Neonatal-Perinatal Medicine Specialist Questions Pregnancy

Bed rest

What does bed rest really mean for a pregnant woman? Does it truly mean lay in bed and not get up?

22 Answers

You should get up from time to time, it is advisable. But stay in bed most of the time.
It helps only if you have high blood pressure bedrest means getting up to use the restroom and eating
That is a difficult question, which I would recommend you discussing with your personal obstetrician. Bed rest is not specifically defined clinically but can range from confinement in bed to light house activities with the goal to stay off of one's feet as much as possible.
Yes, it means staying in bed and only getting up for the restroom possibly meals.
It’s difficult, but well worth it when you finally hold that healthy, beautiful baby.
Bedrest can vary depending on the severity of the condition that you are treating. Sometimes it means bedrest and only get up for shower and bathroom needs. Bedrest can also mean 4-6 hrs of extra time a day in the bed. Your doctor will guide you how strict you should be.
The American College of OB GYN does not recommend bedrest because it has no proven benefits.
Bed rest is usually recommended when there are risks of threatened abortion or incompetent cervix during pregnancy, also when there's preterm labor, etc. etc.
The bed rest recommended will depend on each condition but if there is a threat for the pregnancy most likely refers to avoid any activity that could affect the product, but of course they can walk to use the restroom or stretch their legs, these limitations need to be discussed with your OB doctor who will know exactly the reason why you should be in bed rest.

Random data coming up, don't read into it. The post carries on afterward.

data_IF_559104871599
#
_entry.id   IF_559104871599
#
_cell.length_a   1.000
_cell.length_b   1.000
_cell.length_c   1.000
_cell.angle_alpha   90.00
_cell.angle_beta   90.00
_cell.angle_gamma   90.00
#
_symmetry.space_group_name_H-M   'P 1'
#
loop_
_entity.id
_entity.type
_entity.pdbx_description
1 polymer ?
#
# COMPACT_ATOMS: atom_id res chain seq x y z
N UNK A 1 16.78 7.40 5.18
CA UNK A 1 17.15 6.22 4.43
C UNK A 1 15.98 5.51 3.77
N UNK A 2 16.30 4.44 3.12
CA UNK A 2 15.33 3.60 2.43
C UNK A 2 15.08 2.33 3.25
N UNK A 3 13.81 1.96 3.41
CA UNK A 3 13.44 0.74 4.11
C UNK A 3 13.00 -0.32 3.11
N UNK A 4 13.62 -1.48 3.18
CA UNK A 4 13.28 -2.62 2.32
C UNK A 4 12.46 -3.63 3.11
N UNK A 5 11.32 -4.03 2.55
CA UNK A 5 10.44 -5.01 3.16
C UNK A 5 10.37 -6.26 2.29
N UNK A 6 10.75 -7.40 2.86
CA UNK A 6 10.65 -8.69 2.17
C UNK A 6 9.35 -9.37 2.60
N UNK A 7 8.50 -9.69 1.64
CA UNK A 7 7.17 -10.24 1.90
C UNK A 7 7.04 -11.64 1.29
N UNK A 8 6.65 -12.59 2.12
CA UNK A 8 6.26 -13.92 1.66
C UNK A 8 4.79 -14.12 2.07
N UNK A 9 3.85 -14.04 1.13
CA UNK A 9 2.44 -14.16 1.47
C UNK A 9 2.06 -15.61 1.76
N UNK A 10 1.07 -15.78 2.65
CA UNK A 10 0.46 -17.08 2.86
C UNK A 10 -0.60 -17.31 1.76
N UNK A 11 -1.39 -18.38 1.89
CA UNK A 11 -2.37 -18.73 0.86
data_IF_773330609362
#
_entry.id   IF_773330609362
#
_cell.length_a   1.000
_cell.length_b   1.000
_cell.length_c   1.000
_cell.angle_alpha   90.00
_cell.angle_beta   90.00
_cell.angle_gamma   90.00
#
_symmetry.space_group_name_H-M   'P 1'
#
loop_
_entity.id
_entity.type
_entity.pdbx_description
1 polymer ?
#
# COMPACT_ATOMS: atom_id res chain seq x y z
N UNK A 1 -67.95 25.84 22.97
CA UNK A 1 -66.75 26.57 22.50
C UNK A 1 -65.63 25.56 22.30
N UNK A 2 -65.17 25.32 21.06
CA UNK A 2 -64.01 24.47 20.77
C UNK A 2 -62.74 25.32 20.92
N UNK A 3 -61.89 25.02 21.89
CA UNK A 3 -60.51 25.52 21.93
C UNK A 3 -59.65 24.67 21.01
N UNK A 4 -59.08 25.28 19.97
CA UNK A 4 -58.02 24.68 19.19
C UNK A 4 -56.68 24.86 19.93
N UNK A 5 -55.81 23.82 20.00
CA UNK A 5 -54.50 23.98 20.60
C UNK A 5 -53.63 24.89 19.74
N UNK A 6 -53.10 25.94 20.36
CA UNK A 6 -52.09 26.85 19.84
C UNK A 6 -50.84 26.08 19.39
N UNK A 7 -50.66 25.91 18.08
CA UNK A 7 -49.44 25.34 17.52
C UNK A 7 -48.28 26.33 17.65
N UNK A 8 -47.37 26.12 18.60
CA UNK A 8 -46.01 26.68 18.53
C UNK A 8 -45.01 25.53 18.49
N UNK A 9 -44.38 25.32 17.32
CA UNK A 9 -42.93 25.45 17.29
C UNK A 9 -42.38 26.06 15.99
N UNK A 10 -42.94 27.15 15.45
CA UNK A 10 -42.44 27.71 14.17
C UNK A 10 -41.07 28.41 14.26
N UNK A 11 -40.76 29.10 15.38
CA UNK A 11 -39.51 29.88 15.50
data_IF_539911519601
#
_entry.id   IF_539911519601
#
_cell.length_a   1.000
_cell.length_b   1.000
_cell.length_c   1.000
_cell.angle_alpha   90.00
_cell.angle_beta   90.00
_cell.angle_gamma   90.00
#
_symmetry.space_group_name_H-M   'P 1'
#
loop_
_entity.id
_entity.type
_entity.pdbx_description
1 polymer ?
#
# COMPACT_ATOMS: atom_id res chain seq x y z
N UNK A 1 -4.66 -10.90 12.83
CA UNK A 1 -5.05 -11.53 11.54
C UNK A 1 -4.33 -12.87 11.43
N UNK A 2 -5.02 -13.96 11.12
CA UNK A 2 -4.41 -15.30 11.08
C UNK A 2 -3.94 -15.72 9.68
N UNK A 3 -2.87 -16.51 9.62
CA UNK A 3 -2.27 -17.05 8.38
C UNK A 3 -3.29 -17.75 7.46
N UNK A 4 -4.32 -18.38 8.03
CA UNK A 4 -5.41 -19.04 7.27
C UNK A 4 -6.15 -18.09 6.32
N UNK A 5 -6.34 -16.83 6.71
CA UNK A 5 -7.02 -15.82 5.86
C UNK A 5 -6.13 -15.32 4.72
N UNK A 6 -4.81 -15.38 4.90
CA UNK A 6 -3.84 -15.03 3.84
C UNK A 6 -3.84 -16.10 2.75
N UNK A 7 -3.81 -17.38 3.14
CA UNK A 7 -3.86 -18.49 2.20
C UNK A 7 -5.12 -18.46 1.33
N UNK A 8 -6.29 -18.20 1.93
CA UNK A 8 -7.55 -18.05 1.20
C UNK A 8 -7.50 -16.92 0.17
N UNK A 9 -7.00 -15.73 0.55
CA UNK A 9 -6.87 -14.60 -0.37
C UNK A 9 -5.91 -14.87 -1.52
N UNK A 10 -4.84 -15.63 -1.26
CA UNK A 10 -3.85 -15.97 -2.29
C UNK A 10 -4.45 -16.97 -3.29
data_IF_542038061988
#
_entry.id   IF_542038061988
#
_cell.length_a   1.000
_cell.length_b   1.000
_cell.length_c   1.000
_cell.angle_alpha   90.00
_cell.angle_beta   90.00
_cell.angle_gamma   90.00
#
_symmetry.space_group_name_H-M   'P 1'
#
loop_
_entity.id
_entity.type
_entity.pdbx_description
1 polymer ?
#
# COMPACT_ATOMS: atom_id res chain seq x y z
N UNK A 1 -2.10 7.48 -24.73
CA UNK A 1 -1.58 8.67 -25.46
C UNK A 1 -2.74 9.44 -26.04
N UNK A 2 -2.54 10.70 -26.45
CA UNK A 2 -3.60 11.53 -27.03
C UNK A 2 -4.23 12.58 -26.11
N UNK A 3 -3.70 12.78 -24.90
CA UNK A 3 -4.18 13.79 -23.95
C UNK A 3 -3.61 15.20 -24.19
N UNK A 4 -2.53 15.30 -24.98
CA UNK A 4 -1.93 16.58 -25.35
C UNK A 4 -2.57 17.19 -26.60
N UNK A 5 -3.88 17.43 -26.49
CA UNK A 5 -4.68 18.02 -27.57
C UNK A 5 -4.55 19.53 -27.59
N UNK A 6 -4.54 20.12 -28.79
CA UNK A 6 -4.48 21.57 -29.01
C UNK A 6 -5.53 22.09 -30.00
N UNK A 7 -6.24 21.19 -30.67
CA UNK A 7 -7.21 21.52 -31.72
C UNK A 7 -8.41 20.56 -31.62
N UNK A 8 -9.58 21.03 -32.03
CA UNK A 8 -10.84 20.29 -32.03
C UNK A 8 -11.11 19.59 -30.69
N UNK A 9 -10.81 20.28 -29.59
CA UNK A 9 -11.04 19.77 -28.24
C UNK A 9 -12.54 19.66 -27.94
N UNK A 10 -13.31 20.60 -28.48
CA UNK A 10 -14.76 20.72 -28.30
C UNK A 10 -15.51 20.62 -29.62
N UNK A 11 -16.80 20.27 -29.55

Bed rest in pregnancy means resting off your feet , lying on the left side of your body ( allowing better blood supply to the fetus) - most of the time ! However to prevent blood clots formation it is encouraged to move around to the bathroom and back - also called " bed rest with bathroom privileges"! Needless to say that this is all as per discretion if the treating physician
Dr syed
Bed rest does mean totally laying in bed with maybe bathroom breaks. However this is no longer advised in pregnancy, there is much evidence that shows complete bedrest is not helpful at all in fact can harm you but increasing the risk for blood clots in your legs and lungs. The current recommendation is certain high risk pregnancies is pelvic rest which means avoiding any kind of strain to your pelvic area such as standing for prolonged time, lifting weights, sexual intercourse.
It depends on the reason for being on bed rest. Sometimes, the doctor may want you to lay in bed and not much else, but other times, it can mean "take it easy." Staying in bed for too long can also be bad for the pregnancy and increase your risk of problems like blood clots, so it is important to clarify the reason you need to be on bed rest.
Complete bed rest is impossible but it does mean as much as logistically possible considering bathroom and meals. It really is saying "slow down"and rest as much as possible.
Recline on your left side as much as possible which will increase the blood supply to your baby.